Catholic World – Maria Von Mörl

Maria Von MörlIn the beginning of this year (1868) a remarkable human life came to a close. That wonderful being whose name and fame travelled from South Tyrol all over Germany, and made her residence become a frequented pilgrimage without her will – but for the great consolation of multitudes during a whole generation – that extraordinary woman is no more. Maria von Mörl died on 11 January 1868, in the fifty-sixth year of her age, and in the thirty-sixth of her ecstatic life.

It is now over a score of years since the masterly pen of Görres sketched, in his Mystik, so striking a portrait of Maria von Mörl, and still the attention of the believing world is attracted to the life of the ecstatic virgin. Since then thousands have gone to the South Tyrol markets to behold as a reality what would sound legendary to read or hear, and to bear testimony to the truth of what Görres wrote about the stigmata of that holy woman. All the pilgrims found his statements perfectly correct. Although Görres, in describing the phenomena, abstained from a definitive judgment regarding her sanctity, according to the rule that no one must be called a saint before death, we are not restrained any longer from expressing our convictions, now that she is no more. Her happy and holy death is the strongest confirmation of her unimpeachable life.

We have now all the necessary documents to form a correct estimate of her holiness. Let us glance at the most interesting events in her life, and sum up briefly and simply the chief traits of her inner and exterior character.

Three miles south of Botzen, in a charming landscape, with a prospect extending over a wide and smiling valley, lies the vine-crowned spot in which Maria Theresa von Mörl first saw the light of day, on October 16th, 1812. She was the daughter of a reduced, but noble, vine cultivator in Caldaro, Joseph von Mörl, of Mühlen and Lichelburg, who was blessed with a very large family, but not with sufficient means to raise them as became their blood.

Maria received from her good, sensible mother, whose maiden name was Selva, a pious and simple education; and the young girl grew up in virtue, modest and gentle, affectionate and obliging to all, of good understanding, but with no great powers of fancy. She was an expert little housewife, and aided her mother in the management of their domestic affairs. Frequent illness, which began to trouble her as early as her fifth year and continued to affect her through life, as it had its seat in her blood, rendered her, even at an early age, rather grave, and increased her zeal in prayer, which showed itself especially in her love and veneration for the Blessed Sacrament. This was her character until, in the year 1827, her beloved mother was taken from her by death; and she, at the age of fifteen, was left in sole charge of the family, her father being unable to provide better for the care of her eight younger sisters.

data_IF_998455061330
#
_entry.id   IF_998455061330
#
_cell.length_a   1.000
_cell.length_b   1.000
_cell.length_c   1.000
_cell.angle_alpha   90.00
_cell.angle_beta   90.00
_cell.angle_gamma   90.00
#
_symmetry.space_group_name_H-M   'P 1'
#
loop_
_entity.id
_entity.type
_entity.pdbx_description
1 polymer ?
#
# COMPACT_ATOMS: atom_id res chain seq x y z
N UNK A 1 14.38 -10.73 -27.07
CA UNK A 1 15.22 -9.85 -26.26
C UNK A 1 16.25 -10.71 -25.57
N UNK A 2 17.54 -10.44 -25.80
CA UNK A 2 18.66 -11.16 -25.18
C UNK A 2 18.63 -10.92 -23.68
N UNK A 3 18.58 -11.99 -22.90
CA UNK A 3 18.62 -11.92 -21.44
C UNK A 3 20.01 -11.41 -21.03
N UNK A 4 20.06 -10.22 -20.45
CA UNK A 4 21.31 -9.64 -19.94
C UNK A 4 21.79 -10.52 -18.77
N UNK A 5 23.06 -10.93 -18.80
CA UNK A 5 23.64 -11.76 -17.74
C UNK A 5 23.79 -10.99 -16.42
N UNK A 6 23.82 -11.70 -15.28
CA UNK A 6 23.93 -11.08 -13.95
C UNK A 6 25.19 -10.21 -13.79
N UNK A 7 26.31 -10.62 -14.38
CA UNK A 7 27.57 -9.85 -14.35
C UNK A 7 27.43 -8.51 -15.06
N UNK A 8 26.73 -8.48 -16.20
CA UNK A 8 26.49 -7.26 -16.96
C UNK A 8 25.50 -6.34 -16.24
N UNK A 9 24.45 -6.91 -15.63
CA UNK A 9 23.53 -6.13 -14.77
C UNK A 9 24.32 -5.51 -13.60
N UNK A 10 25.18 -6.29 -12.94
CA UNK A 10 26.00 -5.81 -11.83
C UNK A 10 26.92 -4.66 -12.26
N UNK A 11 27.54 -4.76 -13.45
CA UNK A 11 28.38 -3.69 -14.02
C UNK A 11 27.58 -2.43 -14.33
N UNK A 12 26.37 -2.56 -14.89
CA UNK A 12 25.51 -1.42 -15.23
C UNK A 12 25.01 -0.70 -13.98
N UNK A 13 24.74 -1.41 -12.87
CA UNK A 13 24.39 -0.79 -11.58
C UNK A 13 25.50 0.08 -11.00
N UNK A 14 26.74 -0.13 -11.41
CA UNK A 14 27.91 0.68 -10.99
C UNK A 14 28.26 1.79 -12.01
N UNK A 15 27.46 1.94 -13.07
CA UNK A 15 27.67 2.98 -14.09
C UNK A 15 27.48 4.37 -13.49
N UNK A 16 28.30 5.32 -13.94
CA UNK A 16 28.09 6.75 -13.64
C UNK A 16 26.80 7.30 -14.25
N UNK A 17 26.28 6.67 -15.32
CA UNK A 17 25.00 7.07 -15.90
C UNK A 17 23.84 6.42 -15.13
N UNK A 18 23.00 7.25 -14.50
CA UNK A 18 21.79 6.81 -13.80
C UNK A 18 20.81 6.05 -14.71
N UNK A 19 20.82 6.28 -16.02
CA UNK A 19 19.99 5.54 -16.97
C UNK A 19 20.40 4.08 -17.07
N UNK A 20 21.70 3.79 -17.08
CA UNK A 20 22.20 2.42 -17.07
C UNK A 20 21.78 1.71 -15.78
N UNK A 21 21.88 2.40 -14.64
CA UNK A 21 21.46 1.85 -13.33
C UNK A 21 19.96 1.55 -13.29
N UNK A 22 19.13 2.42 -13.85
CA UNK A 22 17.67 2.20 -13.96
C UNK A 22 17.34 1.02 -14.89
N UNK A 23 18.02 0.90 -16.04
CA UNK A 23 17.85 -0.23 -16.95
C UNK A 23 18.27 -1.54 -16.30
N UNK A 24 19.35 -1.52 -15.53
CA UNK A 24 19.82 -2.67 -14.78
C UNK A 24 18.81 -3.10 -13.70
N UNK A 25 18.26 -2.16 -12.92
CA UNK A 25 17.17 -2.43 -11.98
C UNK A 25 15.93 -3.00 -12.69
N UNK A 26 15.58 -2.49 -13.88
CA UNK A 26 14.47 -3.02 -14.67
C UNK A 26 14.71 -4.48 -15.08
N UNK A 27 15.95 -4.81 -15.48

Maria undertook the task of their bringing up with courage and readiness. She sought among her increasing labors and responsibilities, more than ever, consolation in religion, and in the frequent reception of the sacrament of the altar.

But the burden was too heavy for her young shoulders, and she sank under it. In her eighteenth year she fell into a wearisome sickness, which was increased in painfulness by reason of violent cramps, which broke down her constitution. Only by slow degrees was her pain alleviated, without the disease having been completely driven out. She never became perfectly sound again. Yet she bore all her afflictions with heroic resignation, although to her physical torments mental struggles were often added temptations of the devil; and troubles of soul which we cannot dwell upon here.

Such was her condition during about two years, when her confessor, Father Capistran, a quiet, prudent man, and for years a true friend of the distressed family, observed “that at certain times, when she was interrogated by him, she did not answer, and seemed to be out of herself.” When he questioned her nurses and others on this point, they informed him that such was always the case when she received the holy communion. This was the first symptom of her ecstatic state, into which she entered in her twentieth year, and which soon became more and more striking. On the feast of Corpus Christi, 1832, which in Kaltern, as throughout the whole Tyrol, is celebrated with unusual solemnity, Father Capistran, for special reasons, gave her the holy sacrament at three A.M., and immediately she fell into an ecstasy which lasted, to his personal knowledge, for several hours! He left her to attend to other duties; and when he returned, at noon on the following day, he found the ecstatic still kneeling in the same place where he had left her thirty-six hours before; and heard, to his astonishment, that she had remained the whole time thus undisturbed in contemplation. The good Franciscan now comprehended for the first time that ecstasy had become almost a second nature to her; and undertook the regulation of this supernatural condition of his saintly penitent.